(ă-koo-stik)of or relating to sound or the sense of hearing. a. nerve see cochlear nerve. a. neuroma see (vestibular) schwannoma.
dialogue

dialogue  

1 Vocal work, mainly from medieval times to 17th cent., in which echo, alternation, or contrast suggested spoken dialogue.2 Spoken dialogue is used in some types of opera, e.g. Fr. opéra‐comique, ...
Abaris

Abaris   Reference library

Alan H. Griffiths

The Oxford Classical Dictionary (4 ed.)

Reference type:
Subject Reference
Current Version:
2012
Subject:
Classical studies, History
Length:
148 words

...the arrow around the whole world while fasting’ (cf. the mission of Triptolemus , and Demeter 's search for Persephone). The arrow was a token of Apolline authority, and may have been a cure for disease; later traditions have him present it to Pythagoras (1) , and Heraclides (1) Ponticus described him flying on it like a witch's broomstick. A. Lesky , A History of Greek Literature 158 f.; M. L. West , The Orphic Poems (1983), 54. Alan H....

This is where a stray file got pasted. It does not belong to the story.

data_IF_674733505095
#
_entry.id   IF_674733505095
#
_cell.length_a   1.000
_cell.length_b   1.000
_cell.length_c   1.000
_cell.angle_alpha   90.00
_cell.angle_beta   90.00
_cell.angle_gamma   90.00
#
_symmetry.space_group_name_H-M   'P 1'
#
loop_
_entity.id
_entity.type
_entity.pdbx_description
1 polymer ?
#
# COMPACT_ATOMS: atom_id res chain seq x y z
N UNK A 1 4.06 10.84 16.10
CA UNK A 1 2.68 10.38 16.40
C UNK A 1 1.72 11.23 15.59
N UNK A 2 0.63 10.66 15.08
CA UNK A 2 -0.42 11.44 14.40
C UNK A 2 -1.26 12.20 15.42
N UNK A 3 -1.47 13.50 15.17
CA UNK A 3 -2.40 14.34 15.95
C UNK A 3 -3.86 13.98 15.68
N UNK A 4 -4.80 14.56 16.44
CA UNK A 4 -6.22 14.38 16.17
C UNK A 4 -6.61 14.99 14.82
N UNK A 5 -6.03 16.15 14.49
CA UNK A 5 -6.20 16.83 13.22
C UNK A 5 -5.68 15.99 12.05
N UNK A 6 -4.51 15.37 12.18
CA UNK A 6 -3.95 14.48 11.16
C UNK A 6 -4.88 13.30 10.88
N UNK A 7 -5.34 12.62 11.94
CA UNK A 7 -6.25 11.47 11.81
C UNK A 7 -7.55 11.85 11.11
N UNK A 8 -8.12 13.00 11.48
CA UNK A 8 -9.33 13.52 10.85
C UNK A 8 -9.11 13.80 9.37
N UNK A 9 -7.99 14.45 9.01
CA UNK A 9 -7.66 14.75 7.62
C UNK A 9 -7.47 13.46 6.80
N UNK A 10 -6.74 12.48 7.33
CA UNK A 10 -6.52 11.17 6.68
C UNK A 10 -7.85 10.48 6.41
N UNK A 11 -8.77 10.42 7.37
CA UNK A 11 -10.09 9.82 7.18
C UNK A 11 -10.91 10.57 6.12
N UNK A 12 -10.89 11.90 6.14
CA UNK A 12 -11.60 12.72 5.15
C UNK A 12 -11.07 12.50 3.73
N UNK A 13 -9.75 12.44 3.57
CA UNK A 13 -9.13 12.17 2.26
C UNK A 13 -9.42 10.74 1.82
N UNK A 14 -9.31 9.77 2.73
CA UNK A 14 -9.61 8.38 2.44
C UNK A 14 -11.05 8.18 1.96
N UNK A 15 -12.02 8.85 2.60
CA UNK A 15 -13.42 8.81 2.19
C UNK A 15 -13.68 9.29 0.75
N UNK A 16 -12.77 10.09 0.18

Antimachus

Antimachus   Quick reference

Frederick John Williams

Who's Who in the Classical World

Reference type:
Subject Reference
Current Version:
2003
Subject:
Classical studies, History
Length:
366 words

...Minor, Greek poet and scholar (fl. 400 bc ). He may have been taught by Stesimbrotus of Thasos; Plutarch, Lys. 18. 8 says he competed at the Lysandreia festival in Samos in Lysander 's presence (therefore before 395 bc ); his younger friend and admirer Plato sent Heraclides Ponticus (fr. 6 Wehrli) to Colophon to collect his poems. works Small fragments survive: the Thebais was an epic, probably in 24 books, narrating the first expedition against Thebes, and exhibiting a wide knowledge of earlier poetry. Lyde was a narrative elegy in at least two...